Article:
Titus 3:9–15 (NKJV)
Paul has just finished explaining to Titus and the church in Crete the Christian’s responsibility to live peacefully and humbly among others, in the church and outside of the church. He emphasized the greatness of the grace Christians have received. Now Paul moves into a discussion of the uselessness of debates and arguments about theology and doctrine.
9 But avoid foolish disputes, genealogies, contentions, and strivings about the law; for they are unprofitable and useless. 10 Reject a divisive man after the first and second admonition, 11 knowing that such a person is warped and sinning, being self-condemned.Titus 3:9-11
Avoid arguments! This begins a section on the things that Christians should not allow to become points of contention within the body. Foolish disputes include disagreements about genealogies, debates about the law, and generally contentious behaviors. The energy, time, and goodwill spent on arguments are unprofitable and useless. Paul even goes so far as to instruct Titus to give divisive individuals a warning, but them to reject them after the second admonition, for that person is warped. What an extreme word, warped! Exestraptai (ἐξέστραπται in the Greek language) can be translated perverse or depraved, and is here rendered as “warped.” This is a strong indictment against the man who ceaselessly seeks to argue and debate the finer points of doctrine and truth. They are operating in sin and condemn themselves with their divisive, argumentative discussions. The bottom line, here, is that the church needs to gather around the common doctrine of the church and not always look for some new thing about which to debate. Faith involves believing the record of truth left to us by the Lord God. Anything that would oppose the powerful message of the gospel is in error and must be condemned.
12 When I send Artemas to you, or Tychicus, be diligent to come to me at Nicopolis, for I have decided to spend the winter there. 13 Send Zenas the lawyer and Apollos on their journey with haste, that they may lack nothing. 14 And let our people also learn to maintain good works, to meet urgent needs, that they may not be unfruitful.Titus 3:12-14
Paul gives Titus instructions as to his visit to Paul at Nicopolis during during his winter stay there. He also asks him to send those visiting Crete on their journey with ample assistance. It is presumed that Zenas and Tychicus are to deliver this letter to Titus, and he is to assist them on their further travels for the sake of the gospel. Paul sums up the instructions to Titus by reiterating that the Christians in Crete learn to maintain their good works, to meet urgent needs, and to be fruitful. These are great instructions for the church in any age and in any place. Do good works, meet urgent needs, and be fruitful. If we accomplish those tasks, we will glorify God in all that we do!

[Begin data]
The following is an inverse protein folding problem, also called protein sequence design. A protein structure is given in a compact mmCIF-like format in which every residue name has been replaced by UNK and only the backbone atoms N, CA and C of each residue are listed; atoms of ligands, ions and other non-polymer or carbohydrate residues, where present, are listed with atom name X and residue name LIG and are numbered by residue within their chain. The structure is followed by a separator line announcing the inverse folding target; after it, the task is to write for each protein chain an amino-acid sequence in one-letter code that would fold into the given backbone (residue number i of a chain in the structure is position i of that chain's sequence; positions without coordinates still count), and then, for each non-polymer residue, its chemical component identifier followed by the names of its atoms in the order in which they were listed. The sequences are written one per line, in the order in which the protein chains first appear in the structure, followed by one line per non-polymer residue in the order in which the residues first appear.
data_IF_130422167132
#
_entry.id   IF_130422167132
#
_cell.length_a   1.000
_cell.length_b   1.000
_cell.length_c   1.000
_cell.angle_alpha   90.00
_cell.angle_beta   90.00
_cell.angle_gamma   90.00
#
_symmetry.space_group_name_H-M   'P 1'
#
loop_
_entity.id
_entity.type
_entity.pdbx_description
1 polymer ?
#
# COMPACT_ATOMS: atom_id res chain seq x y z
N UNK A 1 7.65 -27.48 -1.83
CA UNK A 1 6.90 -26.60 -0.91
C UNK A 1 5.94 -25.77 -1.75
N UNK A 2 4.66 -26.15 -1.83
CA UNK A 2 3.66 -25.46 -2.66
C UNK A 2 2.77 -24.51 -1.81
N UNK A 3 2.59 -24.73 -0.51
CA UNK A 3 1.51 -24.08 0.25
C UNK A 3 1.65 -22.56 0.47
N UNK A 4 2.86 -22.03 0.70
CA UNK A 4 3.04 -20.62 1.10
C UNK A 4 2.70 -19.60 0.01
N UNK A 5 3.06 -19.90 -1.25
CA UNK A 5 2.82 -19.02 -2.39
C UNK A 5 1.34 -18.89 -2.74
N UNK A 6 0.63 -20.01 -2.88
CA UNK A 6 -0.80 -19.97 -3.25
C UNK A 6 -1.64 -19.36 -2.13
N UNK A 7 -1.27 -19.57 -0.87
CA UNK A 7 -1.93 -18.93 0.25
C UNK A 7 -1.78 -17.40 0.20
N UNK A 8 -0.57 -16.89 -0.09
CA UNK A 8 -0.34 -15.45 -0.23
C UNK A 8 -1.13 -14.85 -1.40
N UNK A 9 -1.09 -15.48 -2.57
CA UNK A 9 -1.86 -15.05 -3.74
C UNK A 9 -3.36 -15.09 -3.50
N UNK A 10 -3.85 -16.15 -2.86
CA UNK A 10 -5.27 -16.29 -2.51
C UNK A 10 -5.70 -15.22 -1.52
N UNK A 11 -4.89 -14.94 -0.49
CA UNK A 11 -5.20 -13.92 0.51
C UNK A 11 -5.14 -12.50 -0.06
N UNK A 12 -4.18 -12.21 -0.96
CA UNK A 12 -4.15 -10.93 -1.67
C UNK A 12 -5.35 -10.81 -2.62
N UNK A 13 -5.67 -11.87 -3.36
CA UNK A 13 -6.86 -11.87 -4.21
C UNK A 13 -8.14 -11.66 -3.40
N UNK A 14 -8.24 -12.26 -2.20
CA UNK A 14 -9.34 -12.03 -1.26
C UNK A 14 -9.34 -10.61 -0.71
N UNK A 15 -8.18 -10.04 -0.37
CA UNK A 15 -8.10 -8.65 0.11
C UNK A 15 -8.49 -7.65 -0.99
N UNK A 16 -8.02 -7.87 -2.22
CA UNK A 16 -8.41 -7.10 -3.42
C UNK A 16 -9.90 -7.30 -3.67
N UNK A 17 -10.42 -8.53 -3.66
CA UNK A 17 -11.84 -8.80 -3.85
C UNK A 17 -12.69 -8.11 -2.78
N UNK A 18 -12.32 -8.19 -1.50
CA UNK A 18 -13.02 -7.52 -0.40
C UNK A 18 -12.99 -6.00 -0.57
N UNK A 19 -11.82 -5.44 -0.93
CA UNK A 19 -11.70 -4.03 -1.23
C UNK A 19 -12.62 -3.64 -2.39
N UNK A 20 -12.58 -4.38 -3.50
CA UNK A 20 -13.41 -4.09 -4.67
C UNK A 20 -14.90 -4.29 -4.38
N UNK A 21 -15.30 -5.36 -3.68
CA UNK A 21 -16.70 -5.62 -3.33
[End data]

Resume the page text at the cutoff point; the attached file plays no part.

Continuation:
15 All who are with me greet you. Greet those who love us in the faith.Titus 3:15
Grace be with you all. Amen.
As Paul finishes his letter to Titus, he offers final greetings from all who are with Paul, and also sends greetings to all the saints in Crete who love Paul and his companions in the faith. He blesses Titus and offers him and all who will read the letter grace at the closing of the letter. Another pastoral epistle, Titus is another example of Paul’s love for ministers and their churches. Titus is another of Paul’s beloved sons, and he pours into him in order to disciple, oversee, and train Titus in the ministry. Paul’s fingerprints are all over the church in Asia Minor and Europe, and his influence will be epic for years to come, even today. Thank God for Paul, and for overseers and pastors like him, who bring up a generation that will replace them and carry on the gospel work for decades and centuries to come. Maintain good works, for they matter.